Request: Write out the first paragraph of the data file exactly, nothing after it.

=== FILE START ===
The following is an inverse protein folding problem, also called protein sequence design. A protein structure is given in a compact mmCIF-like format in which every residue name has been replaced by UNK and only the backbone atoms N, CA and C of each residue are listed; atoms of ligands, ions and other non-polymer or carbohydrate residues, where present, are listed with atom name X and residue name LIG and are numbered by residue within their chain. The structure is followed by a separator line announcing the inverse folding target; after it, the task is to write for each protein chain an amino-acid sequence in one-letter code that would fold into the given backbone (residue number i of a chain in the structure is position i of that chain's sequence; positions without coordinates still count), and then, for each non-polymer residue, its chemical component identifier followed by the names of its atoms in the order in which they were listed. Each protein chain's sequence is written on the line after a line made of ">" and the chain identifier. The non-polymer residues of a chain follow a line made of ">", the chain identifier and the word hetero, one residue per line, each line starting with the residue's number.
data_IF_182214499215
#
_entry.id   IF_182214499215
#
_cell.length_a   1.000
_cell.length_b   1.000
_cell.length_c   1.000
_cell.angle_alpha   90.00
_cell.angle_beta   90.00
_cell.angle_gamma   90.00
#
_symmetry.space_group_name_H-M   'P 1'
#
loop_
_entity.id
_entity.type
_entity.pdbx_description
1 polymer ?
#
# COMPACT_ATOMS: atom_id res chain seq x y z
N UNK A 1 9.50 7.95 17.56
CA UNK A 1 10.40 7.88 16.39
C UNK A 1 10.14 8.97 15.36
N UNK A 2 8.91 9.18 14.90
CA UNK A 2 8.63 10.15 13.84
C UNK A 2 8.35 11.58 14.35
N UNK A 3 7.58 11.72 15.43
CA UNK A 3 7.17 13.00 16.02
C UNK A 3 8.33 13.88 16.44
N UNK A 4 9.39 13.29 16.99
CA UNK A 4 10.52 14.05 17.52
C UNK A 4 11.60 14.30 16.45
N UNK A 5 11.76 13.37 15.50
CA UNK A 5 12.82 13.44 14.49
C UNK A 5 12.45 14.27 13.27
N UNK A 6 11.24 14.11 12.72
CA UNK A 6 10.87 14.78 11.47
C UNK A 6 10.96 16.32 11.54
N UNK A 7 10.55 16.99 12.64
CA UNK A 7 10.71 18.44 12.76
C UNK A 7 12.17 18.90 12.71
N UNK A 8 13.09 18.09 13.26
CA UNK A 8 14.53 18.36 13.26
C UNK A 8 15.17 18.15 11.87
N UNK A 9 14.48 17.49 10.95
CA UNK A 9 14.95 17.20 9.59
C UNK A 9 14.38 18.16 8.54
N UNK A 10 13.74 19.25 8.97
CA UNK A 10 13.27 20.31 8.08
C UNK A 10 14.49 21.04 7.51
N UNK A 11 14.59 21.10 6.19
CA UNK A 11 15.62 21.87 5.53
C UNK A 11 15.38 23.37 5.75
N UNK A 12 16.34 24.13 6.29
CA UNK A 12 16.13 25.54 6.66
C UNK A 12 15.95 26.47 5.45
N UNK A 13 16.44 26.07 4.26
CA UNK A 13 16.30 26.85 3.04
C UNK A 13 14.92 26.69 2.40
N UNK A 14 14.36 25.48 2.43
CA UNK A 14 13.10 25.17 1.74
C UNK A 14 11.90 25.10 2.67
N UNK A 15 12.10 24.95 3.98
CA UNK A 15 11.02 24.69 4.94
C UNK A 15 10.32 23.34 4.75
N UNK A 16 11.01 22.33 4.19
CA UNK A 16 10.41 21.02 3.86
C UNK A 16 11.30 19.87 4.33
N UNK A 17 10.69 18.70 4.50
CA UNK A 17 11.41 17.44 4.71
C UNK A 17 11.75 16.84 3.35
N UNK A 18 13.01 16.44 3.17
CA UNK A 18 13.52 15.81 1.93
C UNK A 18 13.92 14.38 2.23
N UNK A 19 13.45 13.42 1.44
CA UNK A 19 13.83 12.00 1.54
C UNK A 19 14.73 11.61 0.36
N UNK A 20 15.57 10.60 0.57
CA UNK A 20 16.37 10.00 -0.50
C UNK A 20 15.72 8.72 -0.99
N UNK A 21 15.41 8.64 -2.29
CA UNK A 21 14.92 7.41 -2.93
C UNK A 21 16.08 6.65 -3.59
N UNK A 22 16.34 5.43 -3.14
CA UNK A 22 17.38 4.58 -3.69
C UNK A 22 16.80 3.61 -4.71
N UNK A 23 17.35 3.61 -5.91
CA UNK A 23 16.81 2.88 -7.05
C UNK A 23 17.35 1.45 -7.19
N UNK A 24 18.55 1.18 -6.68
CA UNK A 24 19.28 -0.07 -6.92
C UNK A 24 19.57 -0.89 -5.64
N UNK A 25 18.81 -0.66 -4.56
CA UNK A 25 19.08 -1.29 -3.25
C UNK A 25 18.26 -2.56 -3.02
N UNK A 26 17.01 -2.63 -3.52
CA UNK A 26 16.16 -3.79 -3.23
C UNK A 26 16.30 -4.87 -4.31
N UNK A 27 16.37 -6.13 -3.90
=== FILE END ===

The following is an inverse protein folding problem, also called protein sequence design. A protein structure is given in a compact mmCIF-like format in which every residue name has been replaced by UNK and only the backbone atoms N, CA and C of each residue are listed; atoms of ligands, ions and other non-polymer or carbohydrate residues, where present, are listed with atom name X and residue name LIG and are numbered by residue within their chain. The structure is followed by a separator line announcing the inverse folding target; after it, the task is to write for each protein chain an amino-acid sequence in one-letter code that would fold into the given backbone (residue number i of a chain in the structure is position i of that chain's sequence; positions without coordinates still count), and then, for each non-polymer residue, its chemical component identifier followed by the names of its atoms in the order in which they were listed. Each protein chain's sequence is written on the line after a line made of ">" and the chain identifier. The non-polymer residues of a chain follow a line made of ">", the chain identifier and the word hetero, one residue per line, each line starting with the residue's number.